Italy posted a trade deficit with the rest of the world of 1.354 billion euros in April, widening sharply from a deficit of 155 million euros in the same month of 2004, national statistics office ISTAT said on Thursday. The deficit also increased from March, when it stood at 845 million euros.
Trade with European Union countries alone showed an April deficit of 368 million euros, compared with a 109 million euro deficit in April last year.
A 5.854 billion euro cumulative trade deficit with the rest of the world in the first four months of this year was the largest Jan-April deficit since at least 1991.
Italian imports from the rest of the world rose 6.5 percent year-on-year in April, far outstripping a 1.6 percent increase in exports. Imports from the EU in April were up 1.8 percent on the year, while exports were flat compared with the year before. Source: Reuters via NTC Research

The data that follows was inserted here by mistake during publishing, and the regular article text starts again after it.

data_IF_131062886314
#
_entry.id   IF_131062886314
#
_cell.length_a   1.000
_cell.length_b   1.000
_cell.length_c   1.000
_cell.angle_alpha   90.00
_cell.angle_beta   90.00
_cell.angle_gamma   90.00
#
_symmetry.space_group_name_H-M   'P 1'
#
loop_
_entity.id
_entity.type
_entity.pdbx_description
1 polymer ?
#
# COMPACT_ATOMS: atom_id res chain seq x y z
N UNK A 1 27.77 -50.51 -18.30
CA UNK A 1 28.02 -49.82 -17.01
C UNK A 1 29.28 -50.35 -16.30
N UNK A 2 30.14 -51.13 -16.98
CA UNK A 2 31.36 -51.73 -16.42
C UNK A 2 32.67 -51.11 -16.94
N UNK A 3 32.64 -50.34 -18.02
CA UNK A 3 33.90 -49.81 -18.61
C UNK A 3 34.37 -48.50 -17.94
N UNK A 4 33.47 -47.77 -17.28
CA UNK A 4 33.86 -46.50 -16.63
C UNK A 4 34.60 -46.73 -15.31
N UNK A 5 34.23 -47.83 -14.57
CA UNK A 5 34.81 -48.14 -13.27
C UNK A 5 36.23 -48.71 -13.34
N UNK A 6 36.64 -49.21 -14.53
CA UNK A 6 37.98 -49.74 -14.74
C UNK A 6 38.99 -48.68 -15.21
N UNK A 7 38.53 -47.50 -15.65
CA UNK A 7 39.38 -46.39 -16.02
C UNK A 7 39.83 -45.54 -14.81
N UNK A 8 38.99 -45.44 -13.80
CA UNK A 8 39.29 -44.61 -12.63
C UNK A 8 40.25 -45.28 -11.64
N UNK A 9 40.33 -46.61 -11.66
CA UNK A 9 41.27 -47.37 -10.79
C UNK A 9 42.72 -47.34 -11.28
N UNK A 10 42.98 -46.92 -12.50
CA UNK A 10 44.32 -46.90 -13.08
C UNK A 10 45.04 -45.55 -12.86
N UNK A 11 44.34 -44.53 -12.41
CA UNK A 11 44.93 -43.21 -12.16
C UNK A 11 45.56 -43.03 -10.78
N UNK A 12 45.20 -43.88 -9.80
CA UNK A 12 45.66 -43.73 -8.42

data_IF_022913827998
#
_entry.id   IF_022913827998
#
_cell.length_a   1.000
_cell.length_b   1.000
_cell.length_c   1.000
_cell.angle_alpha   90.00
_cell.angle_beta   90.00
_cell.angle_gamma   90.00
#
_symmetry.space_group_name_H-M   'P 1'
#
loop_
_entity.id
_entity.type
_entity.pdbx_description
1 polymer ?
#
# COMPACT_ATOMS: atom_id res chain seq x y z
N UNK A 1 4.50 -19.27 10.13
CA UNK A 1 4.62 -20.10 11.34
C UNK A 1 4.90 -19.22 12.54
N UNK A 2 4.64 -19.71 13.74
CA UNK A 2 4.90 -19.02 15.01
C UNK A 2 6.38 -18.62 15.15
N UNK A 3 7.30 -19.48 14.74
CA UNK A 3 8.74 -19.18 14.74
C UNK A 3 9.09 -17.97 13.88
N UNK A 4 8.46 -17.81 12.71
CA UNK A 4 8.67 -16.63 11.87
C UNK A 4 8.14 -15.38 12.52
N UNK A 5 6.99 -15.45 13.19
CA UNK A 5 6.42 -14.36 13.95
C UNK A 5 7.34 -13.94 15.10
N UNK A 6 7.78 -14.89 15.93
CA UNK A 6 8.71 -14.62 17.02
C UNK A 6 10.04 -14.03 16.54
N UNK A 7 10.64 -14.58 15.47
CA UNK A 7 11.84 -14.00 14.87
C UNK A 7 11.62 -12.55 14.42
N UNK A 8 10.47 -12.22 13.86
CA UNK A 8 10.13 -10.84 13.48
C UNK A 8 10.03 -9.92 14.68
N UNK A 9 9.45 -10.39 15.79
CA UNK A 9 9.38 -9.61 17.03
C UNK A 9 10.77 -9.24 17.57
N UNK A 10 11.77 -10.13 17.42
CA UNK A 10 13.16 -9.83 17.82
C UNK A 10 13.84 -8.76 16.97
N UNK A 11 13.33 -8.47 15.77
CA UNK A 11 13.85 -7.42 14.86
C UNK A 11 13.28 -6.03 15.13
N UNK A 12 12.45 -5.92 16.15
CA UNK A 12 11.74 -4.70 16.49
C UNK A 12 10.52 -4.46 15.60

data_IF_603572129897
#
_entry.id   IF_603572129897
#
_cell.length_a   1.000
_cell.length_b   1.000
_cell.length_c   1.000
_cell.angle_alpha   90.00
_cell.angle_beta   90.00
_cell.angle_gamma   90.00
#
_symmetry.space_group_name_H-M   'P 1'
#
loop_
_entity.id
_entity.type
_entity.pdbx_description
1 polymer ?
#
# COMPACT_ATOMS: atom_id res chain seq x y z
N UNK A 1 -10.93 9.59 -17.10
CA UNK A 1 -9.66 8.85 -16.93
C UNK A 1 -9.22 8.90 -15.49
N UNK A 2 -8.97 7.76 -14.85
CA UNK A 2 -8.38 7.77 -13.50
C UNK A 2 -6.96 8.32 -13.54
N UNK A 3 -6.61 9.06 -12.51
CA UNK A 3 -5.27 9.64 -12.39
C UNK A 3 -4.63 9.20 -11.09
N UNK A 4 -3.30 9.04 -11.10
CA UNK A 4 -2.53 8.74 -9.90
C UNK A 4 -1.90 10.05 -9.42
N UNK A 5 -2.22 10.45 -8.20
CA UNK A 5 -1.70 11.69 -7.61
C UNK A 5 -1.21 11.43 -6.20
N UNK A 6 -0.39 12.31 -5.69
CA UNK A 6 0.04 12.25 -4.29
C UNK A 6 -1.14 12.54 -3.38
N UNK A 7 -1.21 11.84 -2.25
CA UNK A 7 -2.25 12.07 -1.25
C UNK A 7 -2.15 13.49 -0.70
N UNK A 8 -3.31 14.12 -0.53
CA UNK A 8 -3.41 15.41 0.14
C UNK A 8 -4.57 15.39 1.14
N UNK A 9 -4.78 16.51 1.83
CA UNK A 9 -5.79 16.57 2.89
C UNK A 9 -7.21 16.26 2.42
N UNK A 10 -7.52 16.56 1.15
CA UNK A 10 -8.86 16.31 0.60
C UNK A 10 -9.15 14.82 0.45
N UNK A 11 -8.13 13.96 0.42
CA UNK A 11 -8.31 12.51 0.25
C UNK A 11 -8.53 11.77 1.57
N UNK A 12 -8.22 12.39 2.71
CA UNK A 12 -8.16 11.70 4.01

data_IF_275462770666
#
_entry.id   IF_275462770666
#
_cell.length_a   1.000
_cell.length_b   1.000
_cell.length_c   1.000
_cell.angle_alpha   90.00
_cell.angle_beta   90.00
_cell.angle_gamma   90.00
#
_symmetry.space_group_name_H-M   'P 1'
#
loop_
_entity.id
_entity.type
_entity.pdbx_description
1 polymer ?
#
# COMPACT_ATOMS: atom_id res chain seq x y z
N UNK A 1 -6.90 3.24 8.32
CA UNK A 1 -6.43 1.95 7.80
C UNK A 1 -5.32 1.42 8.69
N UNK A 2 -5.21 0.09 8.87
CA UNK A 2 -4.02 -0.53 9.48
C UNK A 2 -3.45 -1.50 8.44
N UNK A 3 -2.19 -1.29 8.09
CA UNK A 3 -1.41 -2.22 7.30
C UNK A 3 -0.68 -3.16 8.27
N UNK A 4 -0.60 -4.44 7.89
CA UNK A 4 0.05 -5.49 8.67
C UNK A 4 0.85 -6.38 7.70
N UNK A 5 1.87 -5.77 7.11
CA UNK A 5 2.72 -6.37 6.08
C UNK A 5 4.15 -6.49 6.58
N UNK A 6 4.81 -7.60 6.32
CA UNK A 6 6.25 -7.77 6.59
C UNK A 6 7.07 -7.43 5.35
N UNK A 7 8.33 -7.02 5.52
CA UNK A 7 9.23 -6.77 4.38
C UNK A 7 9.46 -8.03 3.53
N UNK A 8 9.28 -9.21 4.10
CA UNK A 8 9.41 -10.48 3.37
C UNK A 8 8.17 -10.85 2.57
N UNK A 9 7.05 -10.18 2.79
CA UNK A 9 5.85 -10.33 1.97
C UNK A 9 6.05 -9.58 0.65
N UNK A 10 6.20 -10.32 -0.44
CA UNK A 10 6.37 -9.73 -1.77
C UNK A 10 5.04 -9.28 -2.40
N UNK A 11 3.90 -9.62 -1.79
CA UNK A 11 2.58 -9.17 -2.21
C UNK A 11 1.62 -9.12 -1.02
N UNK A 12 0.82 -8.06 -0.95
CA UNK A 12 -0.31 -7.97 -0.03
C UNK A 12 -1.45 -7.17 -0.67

I don’t think I am being too alarmist if I say that something nasty is happening to the international competitiveness of Spain, Italy, Greece and Portugal.
I’m not very happy with the ‘US Trade Figures‘ post I put up last Friday. I think it’s a glorious mess. The key to the problem is that I tried to deal with two – interrelated but disinct – topics at once: the euro and China trade. So today lets ignore the euro (which has once more resumed the downwards drift, even as I write) and take a bit of a closer look at where we are – in trade terms – with China. (Btw: the planet has finally returned to its orbit, and Brad Setser has an analysis of the US trade data here).
The big item in this weekend’s news is, of course, the agreement reached with Beijing on textiles. The EU textile industry will now have three years to adapt, but since textile manufacturers don’t appear to have taken too much advantage of the ten previous years, it is hard to know whether this will serve any useful purpose. Doubly so, since it is not yet clear how the calculations will be made, and I have the distinct impression that much of the recent surge in imports will now, in effect, be consolidated.